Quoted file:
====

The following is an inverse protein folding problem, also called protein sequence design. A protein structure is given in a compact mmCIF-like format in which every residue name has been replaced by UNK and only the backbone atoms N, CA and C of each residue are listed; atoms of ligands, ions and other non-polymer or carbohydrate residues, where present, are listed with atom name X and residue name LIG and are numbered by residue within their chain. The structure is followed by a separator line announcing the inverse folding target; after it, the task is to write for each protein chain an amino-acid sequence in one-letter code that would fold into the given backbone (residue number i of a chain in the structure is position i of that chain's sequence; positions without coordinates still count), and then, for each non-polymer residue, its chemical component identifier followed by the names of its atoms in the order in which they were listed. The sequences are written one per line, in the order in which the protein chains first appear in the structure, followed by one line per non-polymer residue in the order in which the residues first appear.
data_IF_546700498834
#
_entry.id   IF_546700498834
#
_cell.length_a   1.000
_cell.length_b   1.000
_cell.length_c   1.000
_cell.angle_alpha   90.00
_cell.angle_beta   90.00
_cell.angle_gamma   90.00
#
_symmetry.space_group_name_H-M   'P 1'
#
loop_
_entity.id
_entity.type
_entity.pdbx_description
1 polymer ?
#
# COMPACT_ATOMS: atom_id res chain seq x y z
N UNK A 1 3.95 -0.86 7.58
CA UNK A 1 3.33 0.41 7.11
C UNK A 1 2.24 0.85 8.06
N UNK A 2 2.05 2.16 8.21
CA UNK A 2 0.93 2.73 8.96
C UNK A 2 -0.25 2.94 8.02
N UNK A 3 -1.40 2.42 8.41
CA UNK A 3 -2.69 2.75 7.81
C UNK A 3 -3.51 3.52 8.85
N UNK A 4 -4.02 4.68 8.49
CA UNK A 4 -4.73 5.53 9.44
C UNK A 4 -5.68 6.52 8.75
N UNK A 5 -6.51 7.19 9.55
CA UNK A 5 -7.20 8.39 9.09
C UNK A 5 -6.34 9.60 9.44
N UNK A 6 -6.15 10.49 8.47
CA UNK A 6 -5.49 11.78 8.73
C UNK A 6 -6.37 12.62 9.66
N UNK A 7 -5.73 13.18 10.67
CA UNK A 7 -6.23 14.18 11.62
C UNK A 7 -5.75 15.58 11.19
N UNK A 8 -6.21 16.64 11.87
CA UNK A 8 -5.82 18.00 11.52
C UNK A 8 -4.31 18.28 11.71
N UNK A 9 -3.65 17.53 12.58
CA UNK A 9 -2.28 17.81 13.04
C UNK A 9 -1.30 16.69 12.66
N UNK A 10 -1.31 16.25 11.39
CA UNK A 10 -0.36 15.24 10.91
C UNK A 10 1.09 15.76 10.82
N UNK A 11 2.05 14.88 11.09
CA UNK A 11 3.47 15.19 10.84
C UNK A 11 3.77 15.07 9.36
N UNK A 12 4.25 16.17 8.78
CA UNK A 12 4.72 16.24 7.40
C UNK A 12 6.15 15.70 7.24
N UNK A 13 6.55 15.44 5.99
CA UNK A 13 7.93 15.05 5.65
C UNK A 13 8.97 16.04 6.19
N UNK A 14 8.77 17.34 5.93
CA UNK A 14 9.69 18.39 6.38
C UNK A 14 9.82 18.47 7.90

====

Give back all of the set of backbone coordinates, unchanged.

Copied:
The following is an inverse protein folding problem, also called protein sequence design. A protein structure is given in a compact mmCIF-like format in which every residue name has been replaced by UNK and only the backbone atoms N, CA and C of each residue are listed; atoms of ligands, ions and other non-polymer or carbohydrate residues, where present, are listed with atom name X and residue name LIG and are numbered by residue within their chain. The structure is followed by a separator line announcing the inverse folding target; after it, the task is to write for each protein chain an amino-acid sequence in one-letter code that would fold into the given backbone (residue number i of a chain in the structure is position i of that chain's sequence; positions without coordinates still count), and then, for each non-polymer residue, its chemical component identifier followed by the names of its atoms in the order in which they were listed. The sequences are written one per line, in the order in which the protein chains first appear in the structure, followed by one line per non-polymer residue in the order in which the residues first appear.
data_IF_546700498834
#
_entry.id   IF_546700498834
#
_cell.length_a   1.000
_cell.length_b   1.000
_cell.length_c   1.000
_cell.angle_alpha   90.00
_cell.angle_beta   90.00
_cell.angle_gamma   90.00
#
_symmetry.space_group_name_H-M   'P 1'
#
loop_
_entity.id
_entity.type
_entity.pdbx_description
1 polymer ?
#
# COMPACT_ATOMS: atom_id res chain seq x y z
N UNK A 1 3.95 -0.86 7.58
CA UNK A 1 3.33 0.41 7.11
C UNK A 1 2.24 0.85 8.06
N UNK A 2 2.05 2.16 8.21
CA UNK A 2 0.93 2.73 8.96
C UNK A 2 -0.25 2.94 8.02
N UNK A 3 -1.40 2.42 8.41
CA UNK A 3 -2.69 2.75 7.81
C UNK A 3 -3.51 3.52 8.85
N UNK A 4 -4.02 4.68 8.49
CA UNK A 4 -4.73 5.53 9.44
C UNK A 4 -5.68 6.52 8.75
N UNK A 5 -6.51 7.19 9.55
CA UNK A 5 -7.20 8.39 9.09
C UNK A 5 -6.34 9.60 9.44
N UNK A 6 -6.15 10.49 8.47
CA UNK A 6 -5.49 11.78 8.73
C UNK A 6 -6.37 12.62 9.66
N UNK A 7 -5.73 13.18 10.67
CA UNK A 7 -6.23 14.18 11.62
C UNK A 7 -5.75 15.58 11.19
N UNK A 8 -6.21 16.64 11.87
CA UNK A 8 -5.82 18.00 11.52
C UNK A 8 -4.31 18.28 11.71
N UNK A 9 -3.65 17.53 12.58
CA UNK A 9 -2.28 17.81 13.04
C UNK A 9 -1.30 16.69 12.66
N UNK A 10 -1.31 16.25 11.39
CA UNK A 10 -0.36 15.24 10.91
C UNK A 10 1.09 15.76 10.82
N UNK A 11 2.05 14.88 11.09
CA UNK A 11 3.47 15.19 10.84
C UNK A 11 3.77 15.07 9.36
N UNK A 12 4.25 16.17 8.78
CA UNK A 12 4.72 16.24 7.40
C UNK A 12 6.15 15.70 7.24
N UNK A 13 6.55 15.44 5.99
CA UNK A 13 7.93 15.05 5.65
C UNK A 13 8.97 16.04 6.19
N UNK A 14 8.77 17.34 5.93
CA UNK A 14 9.69 18.39 6.38
C UNK A 14 9.82 18.47 7.90